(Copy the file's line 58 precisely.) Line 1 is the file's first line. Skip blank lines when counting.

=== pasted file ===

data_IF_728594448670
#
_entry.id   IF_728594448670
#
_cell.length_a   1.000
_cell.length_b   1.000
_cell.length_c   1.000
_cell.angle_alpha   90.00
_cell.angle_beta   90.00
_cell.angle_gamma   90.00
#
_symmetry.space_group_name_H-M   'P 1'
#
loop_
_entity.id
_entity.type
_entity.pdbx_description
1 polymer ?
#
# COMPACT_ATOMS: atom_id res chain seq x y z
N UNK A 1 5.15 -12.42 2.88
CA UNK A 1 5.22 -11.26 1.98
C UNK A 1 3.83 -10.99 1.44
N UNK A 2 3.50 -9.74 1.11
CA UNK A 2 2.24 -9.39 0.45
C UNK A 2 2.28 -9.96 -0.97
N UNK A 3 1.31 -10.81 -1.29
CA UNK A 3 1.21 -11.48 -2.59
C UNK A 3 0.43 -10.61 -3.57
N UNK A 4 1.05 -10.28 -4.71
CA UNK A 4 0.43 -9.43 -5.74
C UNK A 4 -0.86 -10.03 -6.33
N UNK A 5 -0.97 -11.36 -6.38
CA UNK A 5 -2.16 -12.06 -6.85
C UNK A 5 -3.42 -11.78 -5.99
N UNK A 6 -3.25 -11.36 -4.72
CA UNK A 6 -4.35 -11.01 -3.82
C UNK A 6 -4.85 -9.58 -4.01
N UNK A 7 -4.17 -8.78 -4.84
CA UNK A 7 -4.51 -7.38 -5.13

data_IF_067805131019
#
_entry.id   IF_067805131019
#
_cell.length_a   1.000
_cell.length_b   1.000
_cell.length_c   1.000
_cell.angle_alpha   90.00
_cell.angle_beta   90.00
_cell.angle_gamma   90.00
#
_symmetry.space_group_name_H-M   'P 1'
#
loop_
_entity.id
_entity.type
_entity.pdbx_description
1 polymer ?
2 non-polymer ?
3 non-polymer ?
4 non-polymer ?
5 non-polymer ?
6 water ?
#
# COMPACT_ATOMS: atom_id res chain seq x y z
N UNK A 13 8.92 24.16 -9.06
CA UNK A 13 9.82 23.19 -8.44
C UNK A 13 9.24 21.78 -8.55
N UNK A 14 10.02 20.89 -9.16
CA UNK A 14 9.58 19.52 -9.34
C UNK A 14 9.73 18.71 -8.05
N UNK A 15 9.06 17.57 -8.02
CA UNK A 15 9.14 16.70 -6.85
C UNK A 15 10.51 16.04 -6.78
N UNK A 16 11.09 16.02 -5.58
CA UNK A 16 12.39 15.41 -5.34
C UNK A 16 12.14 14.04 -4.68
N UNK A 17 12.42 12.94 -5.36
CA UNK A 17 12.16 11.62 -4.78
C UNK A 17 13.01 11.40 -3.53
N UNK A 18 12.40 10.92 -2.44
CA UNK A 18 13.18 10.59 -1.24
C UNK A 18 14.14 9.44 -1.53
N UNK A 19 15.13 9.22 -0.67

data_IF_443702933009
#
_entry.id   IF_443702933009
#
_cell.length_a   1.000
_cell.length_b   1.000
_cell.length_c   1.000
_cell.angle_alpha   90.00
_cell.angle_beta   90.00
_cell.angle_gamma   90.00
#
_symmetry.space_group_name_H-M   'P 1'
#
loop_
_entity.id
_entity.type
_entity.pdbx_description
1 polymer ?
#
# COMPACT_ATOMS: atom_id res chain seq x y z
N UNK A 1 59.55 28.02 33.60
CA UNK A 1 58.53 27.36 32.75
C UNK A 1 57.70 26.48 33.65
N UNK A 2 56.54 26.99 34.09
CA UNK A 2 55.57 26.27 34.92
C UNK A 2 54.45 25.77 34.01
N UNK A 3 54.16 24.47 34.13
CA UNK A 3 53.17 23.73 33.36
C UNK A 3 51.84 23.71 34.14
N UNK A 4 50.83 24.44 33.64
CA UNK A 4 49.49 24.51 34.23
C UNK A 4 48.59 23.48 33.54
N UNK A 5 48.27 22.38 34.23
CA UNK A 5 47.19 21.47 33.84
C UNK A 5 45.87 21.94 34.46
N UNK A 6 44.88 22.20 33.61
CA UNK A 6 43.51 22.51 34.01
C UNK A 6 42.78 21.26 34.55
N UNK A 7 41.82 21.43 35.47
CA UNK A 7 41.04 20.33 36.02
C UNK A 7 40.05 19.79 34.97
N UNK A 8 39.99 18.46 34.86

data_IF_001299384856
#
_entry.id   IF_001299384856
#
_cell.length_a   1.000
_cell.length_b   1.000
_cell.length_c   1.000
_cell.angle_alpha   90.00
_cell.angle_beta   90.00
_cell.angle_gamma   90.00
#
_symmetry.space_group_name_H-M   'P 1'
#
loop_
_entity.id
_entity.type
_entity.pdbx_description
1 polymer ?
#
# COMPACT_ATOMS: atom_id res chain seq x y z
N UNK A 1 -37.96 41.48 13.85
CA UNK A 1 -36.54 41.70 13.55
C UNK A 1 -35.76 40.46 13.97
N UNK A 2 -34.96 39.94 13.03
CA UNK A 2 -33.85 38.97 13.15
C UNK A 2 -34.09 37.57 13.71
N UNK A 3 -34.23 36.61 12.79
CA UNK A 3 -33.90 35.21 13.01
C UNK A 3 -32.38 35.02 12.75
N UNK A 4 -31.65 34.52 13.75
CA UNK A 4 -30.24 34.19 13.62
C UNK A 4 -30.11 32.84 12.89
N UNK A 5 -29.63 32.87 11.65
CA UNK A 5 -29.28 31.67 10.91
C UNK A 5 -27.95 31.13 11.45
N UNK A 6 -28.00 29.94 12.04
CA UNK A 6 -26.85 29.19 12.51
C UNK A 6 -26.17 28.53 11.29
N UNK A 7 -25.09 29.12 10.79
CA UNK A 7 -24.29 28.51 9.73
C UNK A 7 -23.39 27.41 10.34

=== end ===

1 polymer ?